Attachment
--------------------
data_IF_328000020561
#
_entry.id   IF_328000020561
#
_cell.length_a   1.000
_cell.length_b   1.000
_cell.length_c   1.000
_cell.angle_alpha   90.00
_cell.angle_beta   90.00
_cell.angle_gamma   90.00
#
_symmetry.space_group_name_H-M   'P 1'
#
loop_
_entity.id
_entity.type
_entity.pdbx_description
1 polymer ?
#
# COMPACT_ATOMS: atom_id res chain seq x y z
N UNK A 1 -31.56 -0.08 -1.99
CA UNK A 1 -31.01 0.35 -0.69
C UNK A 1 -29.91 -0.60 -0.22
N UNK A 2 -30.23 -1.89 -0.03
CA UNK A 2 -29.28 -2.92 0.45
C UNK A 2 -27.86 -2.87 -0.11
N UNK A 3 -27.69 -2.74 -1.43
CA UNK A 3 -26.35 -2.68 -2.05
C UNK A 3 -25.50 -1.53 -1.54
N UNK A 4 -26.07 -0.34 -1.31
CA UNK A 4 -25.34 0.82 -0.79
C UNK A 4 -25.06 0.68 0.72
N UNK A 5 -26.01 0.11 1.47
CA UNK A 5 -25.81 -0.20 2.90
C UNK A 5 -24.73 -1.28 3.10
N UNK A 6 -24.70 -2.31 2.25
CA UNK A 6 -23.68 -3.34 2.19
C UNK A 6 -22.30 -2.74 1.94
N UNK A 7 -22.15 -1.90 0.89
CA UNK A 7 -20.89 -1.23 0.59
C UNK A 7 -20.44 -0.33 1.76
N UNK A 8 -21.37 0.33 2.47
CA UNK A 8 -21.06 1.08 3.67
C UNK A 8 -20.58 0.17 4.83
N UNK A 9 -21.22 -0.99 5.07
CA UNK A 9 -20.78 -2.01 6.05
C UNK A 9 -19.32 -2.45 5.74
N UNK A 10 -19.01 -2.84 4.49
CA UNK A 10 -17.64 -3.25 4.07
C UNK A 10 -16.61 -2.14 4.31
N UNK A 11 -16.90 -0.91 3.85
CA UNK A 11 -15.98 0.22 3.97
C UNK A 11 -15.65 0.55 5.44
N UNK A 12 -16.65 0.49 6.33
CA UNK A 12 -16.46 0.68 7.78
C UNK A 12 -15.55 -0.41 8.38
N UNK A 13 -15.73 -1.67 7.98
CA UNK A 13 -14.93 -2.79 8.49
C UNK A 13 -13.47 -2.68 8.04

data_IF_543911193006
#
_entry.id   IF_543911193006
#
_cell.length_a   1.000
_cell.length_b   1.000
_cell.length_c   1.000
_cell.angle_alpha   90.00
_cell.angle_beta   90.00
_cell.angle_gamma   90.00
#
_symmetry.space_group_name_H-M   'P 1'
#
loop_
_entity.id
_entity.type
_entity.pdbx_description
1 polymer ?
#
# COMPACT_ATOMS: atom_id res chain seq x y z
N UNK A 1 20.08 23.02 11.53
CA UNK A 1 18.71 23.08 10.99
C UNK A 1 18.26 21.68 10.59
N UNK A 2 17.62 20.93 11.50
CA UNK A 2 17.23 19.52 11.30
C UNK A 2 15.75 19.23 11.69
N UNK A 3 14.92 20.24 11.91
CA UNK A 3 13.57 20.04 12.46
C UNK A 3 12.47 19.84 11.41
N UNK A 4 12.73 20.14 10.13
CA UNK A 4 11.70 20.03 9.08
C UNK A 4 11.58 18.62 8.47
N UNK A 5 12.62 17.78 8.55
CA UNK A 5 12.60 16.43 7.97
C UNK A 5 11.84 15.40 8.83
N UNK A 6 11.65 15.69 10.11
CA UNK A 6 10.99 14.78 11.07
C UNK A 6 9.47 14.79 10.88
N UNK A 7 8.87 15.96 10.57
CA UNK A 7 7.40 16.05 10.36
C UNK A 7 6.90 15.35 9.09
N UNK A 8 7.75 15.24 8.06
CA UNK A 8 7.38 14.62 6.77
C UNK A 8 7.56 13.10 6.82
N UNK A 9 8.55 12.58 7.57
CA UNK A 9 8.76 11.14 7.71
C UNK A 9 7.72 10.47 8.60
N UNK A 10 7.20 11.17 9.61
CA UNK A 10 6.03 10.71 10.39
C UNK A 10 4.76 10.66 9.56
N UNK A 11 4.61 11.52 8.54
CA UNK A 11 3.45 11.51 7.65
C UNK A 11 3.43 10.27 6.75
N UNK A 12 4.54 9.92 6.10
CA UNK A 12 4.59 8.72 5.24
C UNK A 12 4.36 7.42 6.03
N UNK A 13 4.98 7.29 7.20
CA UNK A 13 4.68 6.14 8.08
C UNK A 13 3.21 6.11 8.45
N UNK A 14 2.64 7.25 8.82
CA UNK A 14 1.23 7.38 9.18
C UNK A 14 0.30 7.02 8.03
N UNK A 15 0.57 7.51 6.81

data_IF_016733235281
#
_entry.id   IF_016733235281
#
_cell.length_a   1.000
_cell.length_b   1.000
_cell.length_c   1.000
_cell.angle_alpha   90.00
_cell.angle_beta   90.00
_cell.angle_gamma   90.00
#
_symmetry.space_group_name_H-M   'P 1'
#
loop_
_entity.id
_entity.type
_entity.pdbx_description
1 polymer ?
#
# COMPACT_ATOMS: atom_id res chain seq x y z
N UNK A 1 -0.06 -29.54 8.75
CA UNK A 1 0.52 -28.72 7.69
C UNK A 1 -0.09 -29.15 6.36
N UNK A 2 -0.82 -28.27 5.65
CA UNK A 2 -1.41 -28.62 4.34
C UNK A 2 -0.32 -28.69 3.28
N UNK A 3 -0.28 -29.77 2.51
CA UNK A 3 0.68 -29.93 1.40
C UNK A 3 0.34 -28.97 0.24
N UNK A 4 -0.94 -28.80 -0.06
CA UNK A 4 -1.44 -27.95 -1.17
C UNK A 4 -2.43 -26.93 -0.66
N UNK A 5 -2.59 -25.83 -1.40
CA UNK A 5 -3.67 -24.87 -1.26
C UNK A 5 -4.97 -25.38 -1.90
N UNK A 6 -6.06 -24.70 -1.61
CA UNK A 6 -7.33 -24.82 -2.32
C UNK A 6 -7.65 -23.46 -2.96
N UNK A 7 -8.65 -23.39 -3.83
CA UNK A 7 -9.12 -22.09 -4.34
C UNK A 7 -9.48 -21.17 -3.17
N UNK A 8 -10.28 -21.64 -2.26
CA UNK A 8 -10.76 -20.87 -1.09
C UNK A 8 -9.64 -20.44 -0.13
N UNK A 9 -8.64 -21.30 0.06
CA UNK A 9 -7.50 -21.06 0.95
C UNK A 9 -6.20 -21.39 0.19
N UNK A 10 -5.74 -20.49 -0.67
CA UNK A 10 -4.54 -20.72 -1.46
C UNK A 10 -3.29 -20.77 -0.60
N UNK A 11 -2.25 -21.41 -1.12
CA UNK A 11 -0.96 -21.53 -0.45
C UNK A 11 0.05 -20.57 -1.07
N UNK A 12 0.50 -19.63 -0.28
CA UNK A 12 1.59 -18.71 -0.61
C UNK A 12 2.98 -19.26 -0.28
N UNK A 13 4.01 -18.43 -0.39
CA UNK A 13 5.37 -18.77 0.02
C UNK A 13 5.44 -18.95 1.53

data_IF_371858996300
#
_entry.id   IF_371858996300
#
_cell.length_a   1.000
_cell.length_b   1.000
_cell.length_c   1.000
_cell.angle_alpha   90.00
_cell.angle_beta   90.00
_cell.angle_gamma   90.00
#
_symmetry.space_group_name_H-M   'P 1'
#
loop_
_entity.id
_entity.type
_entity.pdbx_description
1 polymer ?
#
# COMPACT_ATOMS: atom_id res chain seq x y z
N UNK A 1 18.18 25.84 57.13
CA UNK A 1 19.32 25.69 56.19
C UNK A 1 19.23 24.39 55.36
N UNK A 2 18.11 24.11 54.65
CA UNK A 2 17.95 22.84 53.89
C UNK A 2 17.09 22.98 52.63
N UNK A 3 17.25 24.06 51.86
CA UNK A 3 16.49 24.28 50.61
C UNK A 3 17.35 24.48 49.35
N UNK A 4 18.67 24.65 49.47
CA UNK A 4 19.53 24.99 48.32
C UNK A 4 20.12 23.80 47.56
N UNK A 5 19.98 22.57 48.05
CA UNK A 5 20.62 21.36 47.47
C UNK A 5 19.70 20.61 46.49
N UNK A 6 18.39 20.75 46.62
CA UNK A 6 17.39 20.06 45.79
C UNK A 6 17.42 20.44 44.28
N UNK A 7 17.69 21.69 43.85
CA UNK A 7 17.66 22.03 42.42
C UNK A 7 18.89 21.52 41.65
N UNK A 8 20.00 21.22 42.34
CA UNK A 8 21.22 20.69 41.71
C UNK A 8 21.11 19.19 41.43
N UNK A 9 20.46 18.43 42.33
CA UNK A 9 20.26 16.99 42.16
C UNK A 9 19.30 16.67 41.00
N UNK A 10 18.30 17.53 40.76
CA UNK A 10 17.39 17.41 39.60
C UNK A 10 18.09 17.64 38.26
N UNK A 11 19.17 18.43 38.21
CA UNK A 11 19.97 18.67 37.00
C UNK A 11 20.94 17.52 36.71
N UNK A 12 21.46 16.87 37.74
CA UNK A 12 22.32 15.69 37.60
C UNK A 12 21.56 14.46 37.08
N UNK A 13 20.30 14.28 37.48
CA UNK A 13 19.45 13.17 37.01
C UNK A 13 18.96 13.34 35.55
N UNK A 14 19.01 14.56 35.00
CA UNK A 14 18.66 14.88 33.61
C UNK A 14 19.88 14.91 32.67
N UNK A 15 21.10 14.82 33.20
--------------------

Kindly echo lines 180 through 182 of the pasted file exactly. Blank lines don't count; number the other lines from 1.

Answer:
CA UNK A 13 5.37 -18.77 0.02
C UNK A 13 5.44 -18.95 1.53

data_IF_371858996300